I am a big fan of the Transformers movies. I am in awe of the imagination and design skills of the animators such that they can digitally transform a car into a huge robot. A few months ago, I sent an email to a company that deals with a recently established public company that deals with robotic assistance for paraplegics. One quick look at the device, which is called an exoskeleton, and you cannot help but think of the Marvel comics character Iron Man.
My question was whether the animators from the Transformers movies could design a new version of this exoskeleton that would fold into a wheelchair. The logic is straightforward – the user would mobilize using the wheelchair until that point at which it is necessary or simply desired to get up and walk. At the push of a button, the wheelchair would transform into the exoskeleton that allows the user to walk. I did not receive any responses to my email, but I hope that at some point, someone in the right professional position and/or with the funds, will explore this possibility. It would be an astounding validation of spillover technology from entertainment to the “real” world.
The military is understandably very interested in any technology that could protect soldiers and reduce the strain on their bodies. Running in battle, trying to avoid being shot, while carrying a very significant and heavy load on your back, is not the ideal in terms of efficiency. But if an exoskeleton were to exist that could magnify the strength and endurance of the soldier, while making the soldier nearly impervious to injury, this would fundamentally change war. In theory, if it becomes too hard or too expensive to kill even one soldier, it might make countries more willing to sit and discuss more peaceful options. To paraphrase Tony Stark, “privatizing war” could bring peace to many parts of the world.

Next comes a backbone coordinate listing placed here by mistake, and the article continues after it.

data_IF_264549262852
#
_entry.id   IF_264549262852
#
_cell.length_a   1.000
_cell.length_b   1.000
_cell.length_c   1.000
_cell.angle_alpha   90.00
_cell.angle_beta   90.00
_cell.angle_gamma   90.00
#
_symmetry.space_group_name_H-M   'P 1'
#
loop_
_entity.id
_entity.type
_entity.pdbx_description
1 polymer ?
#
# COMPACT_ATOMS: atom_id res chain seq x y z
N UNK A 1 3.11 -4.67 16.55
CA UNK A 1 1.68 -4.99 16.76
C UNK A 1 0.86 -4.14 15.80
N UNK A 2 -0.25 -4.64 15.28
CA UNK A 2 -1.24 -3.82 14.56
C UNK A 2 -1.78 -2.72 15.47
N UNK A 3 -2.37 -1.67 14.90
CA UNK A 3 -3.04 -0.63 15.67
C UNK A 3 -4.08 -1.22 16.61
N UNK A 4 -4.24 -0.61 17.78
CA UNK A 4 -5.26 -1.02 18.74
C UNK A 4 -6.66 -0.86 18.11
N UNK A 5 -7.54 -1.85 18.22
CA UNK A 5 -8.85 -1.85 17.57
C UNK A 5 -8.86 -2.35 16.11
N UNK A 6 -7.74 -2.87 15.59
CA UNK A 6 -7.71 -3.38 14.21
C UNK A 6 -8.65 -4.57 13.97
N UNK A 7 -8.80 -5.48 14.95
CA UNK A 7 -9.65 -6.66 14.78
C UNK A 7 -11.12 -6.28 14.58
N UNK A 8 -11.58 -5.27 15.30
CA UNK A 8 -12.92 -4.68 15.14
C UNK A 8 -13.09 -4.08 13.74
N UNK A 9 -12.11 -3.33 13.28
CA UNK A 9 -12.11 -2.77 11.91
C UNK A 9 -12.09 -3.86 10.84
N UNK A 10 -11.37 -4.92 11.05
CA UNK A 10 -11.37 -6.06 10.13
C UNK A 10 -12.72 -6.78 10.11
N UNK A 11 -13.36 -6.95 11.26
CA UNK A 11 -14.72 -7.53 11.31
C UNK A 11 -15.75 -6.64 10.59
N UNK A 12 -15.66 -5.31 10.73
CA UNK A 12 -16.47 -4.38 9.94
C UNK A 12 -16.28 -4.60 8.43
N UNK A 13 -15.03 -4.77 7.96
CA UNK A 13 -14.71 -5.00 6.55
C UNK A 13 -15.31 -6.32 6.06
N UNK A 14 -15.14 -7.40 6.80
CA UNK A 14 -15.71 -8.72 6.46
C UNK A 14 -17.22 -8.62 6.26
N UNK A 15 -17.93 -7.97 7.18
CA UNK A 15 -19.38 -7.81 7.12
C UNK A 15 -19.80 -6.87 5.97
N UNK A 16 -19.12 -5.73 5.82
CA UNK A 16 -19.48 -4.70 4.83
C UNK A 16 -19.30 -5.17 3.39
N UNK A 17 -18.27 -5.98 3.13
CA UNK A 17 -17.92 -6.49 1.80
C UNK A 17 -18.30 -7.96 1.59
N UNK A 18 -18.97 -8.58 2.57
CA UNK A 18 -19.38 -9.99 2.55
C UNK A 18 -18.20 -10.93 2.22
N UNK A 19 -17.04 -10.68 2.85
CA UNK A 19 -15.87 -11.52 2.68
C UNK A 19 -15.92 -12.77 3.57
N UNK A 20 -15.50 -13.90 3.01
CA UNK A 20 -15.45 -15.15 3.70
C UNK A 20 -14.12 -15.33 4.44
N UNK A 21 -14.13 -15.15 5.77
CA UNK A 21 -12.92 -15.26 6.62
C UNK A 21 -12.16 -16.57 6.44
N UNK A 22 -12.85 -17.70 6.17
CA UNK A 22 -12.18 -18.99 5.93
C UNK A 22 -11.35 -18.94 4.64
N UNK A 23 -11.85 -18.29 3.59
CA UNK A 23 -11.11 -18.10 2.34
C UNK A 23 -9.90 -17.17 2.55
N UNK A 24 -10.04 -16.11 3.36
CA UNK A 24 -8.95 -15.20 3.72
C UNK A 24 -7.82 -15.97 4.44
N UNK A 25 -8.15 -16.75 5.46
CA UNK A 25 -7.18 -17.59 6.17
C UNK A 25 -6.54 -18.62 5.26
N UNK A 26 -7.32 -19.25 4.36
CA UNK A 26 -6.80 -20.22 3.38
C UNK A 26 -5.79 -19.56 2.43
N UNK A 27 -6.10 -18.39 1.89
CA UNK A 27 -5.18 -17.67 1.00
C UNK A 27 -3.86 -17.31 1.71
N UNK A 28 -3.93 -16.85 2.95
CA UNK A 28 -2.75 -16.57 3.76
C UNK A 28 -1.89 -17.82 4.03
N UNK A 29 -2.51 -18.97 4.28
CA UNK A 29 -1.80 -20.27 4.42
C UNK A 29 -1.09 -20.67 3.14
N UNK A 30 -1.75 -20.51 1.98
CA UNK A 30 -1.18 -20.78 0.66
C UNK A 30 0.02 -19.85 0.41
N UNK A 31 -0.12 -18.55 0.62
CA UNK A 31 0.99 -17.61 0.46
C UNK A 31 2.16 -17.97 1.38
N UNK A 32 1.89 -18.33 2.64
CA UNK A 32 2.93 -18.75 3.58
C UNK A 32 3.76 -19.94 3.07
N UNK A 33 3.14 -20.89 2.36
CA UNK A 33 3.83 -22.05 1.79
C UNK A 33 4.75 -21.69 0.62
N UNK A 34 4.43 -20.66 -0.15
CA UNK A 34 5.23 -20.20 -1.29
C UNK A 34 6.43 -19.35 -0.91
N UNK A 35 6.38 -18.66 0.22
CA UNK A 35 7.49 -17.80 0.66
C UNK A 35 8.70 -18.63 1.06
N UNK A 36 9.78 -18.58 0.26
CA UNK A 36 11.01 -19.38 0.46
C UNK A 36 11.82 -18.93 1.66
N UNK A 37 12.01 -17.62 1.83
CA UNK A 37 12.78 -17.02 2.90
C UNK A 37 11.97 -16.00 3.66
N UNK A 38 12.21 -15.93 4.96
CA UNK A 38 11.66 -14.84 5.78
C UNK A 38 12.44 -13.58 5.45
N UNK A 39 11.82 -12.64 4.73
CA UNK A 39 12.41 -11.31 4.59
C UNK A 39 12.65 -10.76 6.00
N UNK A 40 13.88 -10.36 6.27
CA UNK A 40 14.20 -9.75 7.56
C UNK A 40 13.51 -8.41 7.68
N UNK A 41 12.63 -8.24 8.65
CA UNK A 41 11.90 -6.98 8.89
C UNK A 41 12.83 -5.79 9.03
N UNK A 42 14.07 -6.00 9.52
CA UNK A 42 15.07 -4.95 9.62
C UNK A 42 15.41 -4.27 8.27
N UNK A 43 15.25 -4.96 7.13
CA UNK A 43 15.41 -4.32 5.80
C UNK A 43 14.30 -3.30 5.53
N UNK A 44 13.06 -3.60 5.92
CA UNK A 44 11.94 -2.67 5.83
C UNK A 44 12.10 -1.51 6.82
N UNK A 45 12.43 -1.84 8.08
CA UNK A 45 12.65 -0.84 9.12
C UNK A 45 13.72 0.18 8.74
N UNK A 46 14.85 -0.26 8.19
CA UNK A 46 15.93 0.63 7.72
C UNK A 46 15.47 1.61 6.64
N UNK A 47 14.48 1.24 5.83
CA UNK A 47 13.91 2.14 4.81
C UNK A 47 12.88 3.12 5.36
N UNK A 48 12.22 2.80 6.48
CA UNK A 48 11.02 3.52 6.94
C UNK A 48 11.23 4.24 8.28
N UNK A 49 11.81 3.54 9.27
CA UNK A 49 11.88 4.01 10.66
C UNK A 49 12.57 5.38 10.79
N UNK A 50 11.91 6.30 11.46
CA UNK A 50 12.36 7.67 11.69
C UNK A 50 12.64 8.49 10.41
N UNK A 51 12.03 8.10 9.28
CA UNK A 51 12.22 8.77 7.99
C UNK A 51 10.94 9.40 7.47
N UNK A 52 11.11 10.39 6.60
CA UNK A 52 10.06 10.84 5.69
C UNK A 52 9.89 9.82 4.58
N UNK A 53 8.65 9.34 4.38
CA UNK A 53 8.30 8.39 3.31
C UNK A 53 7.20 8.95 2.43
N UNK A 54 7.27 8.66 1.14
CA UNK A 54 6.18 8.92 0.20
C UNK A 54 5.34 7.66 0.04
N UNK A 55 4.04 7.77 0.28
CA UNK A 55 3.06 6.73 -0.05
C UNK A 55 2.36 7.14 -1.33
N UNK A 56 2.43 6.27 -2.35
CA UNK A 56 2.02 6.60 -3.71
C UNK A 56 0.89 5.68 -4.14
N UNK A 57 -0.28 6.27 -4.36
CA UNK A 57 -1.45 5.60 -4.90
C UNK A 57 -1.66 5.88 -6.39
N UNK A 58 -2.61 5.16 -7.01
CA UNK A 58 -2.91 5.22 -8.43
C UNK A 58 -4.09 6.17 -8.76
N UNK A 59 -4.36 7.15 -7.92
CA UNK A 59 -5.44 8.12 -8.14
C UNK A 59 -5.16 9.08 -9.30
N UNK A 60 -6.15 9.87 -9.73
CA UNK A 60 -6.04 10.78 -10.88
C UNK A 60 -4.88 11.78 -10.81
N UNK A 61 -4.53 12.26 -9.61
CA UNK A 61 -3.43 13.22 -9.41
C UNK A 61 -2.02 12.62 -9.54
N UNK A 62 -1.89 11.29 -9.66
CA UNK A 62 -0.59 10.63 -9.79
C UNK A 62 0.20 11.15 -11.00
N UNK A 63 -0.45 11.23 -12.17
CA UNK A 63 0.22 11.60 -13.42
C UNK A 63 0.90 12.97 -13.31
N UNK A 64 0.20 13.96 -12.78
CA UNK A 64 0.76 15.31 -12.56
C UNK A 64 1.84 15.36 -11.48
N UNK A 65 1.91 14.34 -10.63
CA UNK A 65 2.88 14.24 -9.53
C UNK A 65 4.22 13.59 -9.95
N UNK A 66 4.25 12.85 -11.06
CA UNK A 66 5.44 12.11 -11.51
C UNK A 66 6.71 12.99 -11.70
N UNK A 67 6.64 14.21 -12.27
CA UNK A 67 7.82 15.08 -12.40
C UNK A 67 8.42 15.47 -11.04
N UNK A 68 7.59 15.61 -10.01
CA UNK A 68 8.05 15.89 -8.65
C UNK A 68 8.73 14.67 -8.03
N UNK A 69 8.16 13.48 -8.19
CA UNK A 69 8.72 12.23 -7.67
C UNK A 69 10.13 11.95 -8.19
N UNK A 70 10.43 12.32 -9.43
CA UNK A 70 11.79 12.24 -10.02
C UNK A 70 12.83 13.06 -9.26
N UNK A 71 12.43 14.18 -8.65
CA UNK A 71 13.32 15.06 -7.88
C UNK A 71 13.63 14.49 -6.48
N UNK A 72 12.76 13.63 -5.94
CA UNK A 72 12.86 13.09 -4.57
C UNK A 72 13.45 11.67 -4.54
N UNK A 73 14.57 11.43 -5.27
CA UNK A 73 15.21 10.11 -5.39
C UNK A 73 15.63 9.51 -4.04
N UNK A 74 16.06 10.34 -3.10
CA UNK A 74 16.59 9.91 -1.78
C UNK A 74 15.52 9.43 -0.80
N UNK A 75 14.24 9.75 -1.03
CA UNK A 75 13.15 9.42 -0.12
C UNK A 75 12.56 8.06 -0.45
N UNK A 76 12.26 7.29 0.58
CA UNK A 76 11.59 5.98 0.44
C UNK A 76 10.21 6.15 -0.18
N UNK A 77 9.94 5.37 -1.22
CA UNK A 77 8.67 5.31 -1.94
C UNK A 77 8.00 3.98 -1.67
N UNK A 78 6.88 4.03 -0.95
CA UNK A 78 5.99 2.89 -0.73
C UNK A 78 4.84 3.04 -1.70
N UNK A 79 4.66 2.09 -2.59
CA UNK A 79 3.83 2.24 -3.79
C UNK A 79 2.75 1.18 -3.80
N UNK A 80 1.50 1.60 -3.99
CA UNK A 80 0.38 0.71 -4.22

In reality, the military has turned to the company Legacy Effects, which is the team behind the special effects in the Iron Man movies. Combine the design skills of such a team with military engineers and specialists in metallic materials, and you actually have a technological dream team, that could in fact produce an Ironman suit. No one expects the first version of such a suit to allow for individual flight and repulsor rays [whatever these really are]. All that this first version of the suit would need to do in order to be considered a success, is to significantly reduce fatalities and injuries in the field. If the cost of each such suits is not prohibitive, then such suits suddenly become a very real possibility. Now, the question would be how long it would take to produce that first suit.
Today, whenever you speak of initial development of a physical tool, people already begin to think of how the tool could practically be 3-D printed. 3-D printing in this case would allow for a much faster turnover in testing new designs. If each change in the model suit can be ready for real-life testing by the next day, this would dramatically cut down overall development time.
The applications for such suits are not only in the military. Such Ironman suits could be the ultimate Hazmat suits, protecting infectious disease specialists from unknown diseases (and local unfriendly soldiers). For the disabled, such suits could be designed to compensate for the disability. This really is a case where the only limitation is our combined imagination.